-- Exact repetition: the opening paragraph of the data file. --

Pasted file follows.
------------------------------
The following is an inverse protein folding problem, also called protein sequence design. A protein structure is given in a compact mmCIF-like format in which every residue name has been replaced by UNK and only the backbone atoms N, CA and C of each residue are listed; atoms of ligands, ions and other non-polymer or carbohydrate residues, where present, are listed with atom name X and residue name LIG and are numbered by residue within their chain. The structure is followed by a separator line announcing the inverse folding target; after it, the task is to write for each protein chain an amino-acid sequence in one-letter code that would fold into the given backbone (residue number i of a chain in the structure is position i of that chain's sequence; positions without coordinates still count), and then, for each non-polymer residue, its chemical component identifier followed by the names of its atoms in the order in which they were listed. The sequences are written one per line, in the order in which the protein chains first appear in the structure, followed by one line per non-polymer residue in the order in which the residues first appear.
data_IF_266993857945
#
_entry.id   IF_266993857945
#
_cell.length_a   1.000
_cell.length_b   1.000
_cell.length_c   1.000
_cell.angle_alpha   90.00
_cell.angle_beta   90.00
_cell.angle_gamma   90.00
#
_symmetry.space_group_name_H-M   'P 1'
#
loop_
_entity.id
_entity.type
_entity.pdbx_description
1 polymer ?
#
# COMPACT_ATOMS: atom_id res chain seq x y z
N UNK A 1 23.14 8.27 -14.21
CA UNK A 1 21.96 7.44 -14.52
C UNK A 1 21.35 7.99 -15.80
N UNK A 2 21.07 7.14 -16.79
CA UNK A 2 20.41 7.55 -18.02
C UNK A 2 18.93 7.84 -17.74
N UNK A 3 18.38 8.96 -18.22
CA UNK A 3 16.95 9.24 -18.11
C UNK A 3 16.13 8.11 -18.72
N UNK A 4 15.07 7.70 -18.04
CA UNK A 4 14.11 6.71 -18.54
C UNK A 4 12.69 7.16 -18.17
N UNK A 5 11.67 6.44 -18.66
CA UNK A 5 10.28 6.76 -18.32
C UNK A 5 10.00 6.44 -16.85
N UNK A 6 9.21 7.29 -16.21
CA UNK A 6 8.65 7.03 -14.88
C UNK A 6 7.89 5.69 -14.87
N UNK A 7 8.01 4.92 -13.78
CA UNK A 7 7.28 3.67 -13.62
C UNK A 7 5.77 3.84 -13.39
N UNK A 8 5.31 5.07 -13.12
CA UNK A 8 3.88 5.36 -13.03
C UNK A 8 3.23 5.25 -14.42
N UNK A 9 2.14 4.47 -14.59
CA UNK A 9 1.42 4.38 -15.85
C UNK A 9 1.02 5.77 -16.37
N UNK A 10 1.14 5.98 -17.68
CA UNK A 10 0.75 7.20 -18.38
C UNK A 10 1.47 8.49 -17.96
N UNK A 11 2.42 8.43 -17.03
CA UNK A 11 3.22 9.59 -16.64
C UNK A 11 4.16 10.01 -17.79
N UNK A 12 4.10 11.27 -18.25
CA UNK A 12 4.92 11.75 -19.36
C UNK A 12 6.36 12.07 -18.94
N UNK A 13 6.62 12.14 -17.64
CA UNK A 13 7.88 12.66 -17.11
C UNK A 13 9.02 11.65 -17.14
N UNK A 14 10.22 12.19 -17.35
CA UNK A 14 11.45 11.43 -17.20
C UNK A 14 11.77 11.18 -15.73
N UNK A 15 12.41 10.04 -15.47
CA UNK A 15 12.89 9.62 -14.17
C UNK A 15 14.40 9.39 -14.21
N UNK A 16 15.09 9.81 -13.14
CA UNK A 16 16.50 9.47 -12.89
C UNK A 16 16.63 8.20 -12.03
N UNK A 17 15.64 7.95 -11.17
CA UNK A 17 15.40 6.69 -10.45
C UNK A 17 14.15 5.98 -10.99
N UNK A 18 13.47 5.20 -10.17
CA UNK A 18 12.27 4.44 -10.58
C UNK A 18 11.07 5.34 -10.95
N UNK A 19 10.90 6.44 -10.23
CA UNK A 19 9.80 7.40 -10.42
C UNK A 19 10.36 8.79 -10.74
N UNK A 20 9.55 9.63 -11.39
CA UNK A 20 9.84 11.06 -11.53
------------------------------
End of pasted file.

The following is an inverse protein folding problem, also called protein sequence design. A protein structure is given in a compact mmCIF-like format in which every residue name has been replaced by UNK and only the backbone atoms N, CA and C of each residue are listed; atoms of ligands, ions and other non-polymer or carbohydrate residues, where present, are listed with atom name X and residue name LIG and are numbered by residue within their chain. The structure is followed by a separator line announcing the inverse folding target; after it, the task is to write for each protein chain an amino-acid sequence in one-letter code that would fold into the given backbone (residue number i of a chain in the structure is position i of that chain's sequence; positions without coordinates still count), and then, for each non-polymer residue, its chemical component identifier followed by the names of its atoms in the order in which they were listed. The sequences are written one per line, in the order in which the protein chains first appear in the structure, followed by one line per non-polymer residue in the order in which the residues first appear.